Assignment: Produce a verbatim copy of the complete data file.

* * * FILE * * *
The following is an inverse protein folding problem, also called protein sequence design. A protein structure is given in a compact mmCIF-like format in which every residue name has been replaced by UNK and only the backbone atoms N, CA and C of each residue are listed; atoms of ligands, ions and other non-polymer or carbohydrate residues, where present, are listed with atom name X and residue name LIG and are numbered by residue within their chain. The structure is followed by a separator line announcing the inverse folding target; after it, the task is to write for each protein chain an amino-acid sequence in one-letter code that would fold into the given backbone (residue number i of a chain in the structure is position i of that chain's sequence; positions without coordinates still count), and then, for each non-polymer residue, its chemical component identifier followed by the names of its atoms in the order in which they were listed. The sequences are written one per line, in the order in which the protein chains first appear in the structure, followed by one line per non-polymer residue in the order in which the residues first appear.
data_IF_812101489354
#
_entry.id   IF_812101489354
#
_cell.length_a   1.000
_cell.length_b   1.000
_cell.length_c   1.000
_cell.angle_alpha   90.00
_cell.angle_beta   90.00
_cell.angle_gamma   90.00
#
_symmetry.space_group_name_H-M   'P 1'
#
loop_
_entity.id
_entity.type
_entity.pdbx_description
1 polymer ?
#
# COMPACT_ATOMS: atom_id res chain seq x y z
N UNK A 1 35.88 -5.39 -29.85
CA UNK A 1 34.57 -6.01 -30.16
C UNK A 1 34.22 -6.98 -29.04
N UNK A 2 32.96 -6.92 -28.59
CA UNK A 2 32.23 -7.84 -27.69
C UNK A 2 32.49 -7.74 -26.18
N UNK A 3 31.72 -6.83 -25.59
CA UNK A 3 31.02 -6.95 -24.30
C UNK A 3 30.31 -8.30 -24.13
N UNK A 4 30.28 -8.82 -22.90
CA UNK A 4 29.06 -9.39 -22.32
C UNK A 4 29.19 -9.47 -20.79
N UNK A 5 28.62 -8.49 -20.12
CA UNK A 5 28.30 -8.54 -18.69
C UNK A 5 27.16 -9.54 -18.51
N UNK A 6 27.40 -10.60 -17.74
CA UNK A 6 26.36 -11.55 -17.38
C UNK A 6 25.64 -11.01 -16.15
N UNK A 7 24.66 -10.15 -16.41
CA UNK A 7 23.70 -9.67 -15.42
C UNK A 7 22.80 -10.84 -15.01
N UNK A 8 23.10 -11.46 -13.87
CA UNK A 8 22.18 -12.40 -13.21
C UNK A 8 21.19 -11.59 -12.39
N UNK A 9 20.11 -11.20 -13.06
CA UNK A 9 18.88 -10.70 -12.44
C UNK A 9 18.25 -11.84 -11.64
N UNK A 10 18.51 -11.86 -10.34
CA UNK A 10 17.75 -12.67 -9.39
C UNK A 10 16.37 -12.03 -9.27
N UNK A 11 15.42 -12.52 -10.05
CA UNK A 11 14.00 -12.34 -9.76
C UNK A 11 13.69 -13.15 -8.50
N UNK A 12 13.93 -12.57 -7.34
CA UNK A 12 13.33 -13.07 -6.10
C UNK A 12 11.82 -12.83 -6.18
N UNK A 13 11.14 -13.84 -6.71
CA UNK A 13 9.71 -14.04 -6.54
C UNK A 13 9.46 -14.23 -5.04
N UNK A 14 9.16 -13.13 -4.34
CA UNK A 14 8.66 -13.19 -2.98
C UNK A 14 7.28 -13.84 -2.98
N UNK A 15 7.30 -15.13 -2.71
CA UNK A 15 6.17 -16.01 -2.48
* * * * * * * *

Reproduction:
The following is an inverse protein folding problem, also called protein sequence design. A protein structure is given in a compact mmCIF-like format in which every residue name has been replaced by UNK and only the backbone atoms N, CA and C of each residue are listed; atoms of ligands, ions and other non-polymer or carbohydrate residues, where present, are listed with atom name X and residue name LIG and are numbered by residue within their chain. The structure is followed by a separator line announcing the inverse folding target; after it, the task is to write for each protein chain an amino-acid sequence in one-letter code that would fold into the given backbone (residue number i of a chain in the structure is position i of that chain's sequence; positions without coordinates still count), and then, for each non-polymer residue, its chemical component identifier followed by the names of its atoms in the order in which they were listed. The sequences are written one per line, in the order in which the protein chains first appear in the structure, followed by one line per non-polymer residue in the order in which the residues first appear.
data_IF_812101489354
#
_entry.id   IF_812101489354
#
_cell.length_a   1.000
_cell.length_b   1.000
_cell.length_c   1.000
_cell.angle_alpha   90.00
_cell.angle_beta   90.00
_cell.angle_gamma   90.00
#
_symmetry.space_group_name_H-M   'P 1'
#
loop_
_entity.id
_entity.type
_entity.pdbx_description
1 polymer ?
#
# COMPACT_ATOMS: atom_id res chain seq x y z
N UNK A 1 35.88 -5.39 -29.85
CA UNK A 1 34.57 -6.01 -30.16
C UNK A 1 34.22 -6.98 -29.04
N UNK A 2 32.96 -6.92 -28.59
CA UNK A 2 32.23 -7.84 -27.69
C UNK A 2 32.49 -7.74 -26.18
N UNK A 3 31.72 -6.83 -25.59
CA UNK A 3 31.02 -6.95 -24.30
C UNK A 3 30.31 -8.30 -24.13
N UNK A 4 30.28 -8.82 -22.90
CA UNK A 4 29.06 -9.39 -22.32
C UNK A 4 29.19 -9.47 -20.79
N UNK A 5 28.62 -8.49 -20.12
CA UNK A 5 28.30 -8.54 -18.69
C UNK A 5 27.16 -9.54 -18.51
N UNK A 6 27.40 -10.60 -17.74
CA UNK A 6 26.36 -11.55 -17.38
C UNK A 6 25.64 -11.01 -16.15
N UNK A 7 24.66 -10.15 -16.41
CA UNK A 7 23.70 -9.67 -15.42
C UNK A 7 22.80 -10.84 -15.01
N UNK A 8 23.10 -11.46 -13.87
CA UNK A 8 22.18 -12.40 -13.21
C UNK A 8 21.19 -11.59 -12.39
N UNK A 9 20.11 -11.20 -13.06
CA UNK A 9 18.88 -10.70 -12.44
C UNK A 9 18.25 -11.84 -11.64
N UNK A 10 18.51 -11.86 -10.34
CA UNK A 10 17.75 -12.67 -9.39
C UNK A 10 16.37 -12.03 -9.27
N UNK A 11 15.42 -12.52 -10.05
CA UNK A 11 14.00 -12.34 -9.76
C UNK A 11 13.69 -13.15 -8.50
N UNK A 12 13.93 -12.57 -7.34
CA UNK A 12 13.33 -13.07 -6.10
C UNK A 12 11.82 -12.83 -6.18
N UNK A 13 11.14 -13.84 -6.71
CA UNK A 13 9.71 -14.04 -6.54
C UNK A 13 9.46 -14.23 -5.04
N UNK A 14 9.16 -13.13 -4.34
CA UNK A 14 8.66 -13.19 -2.98
C UNK A 14 7.28 -13.84 -2.98
N UNK A 15 7.30 -15.13 -2.71
CA UNK A 15 6.17 -16.01 -2.48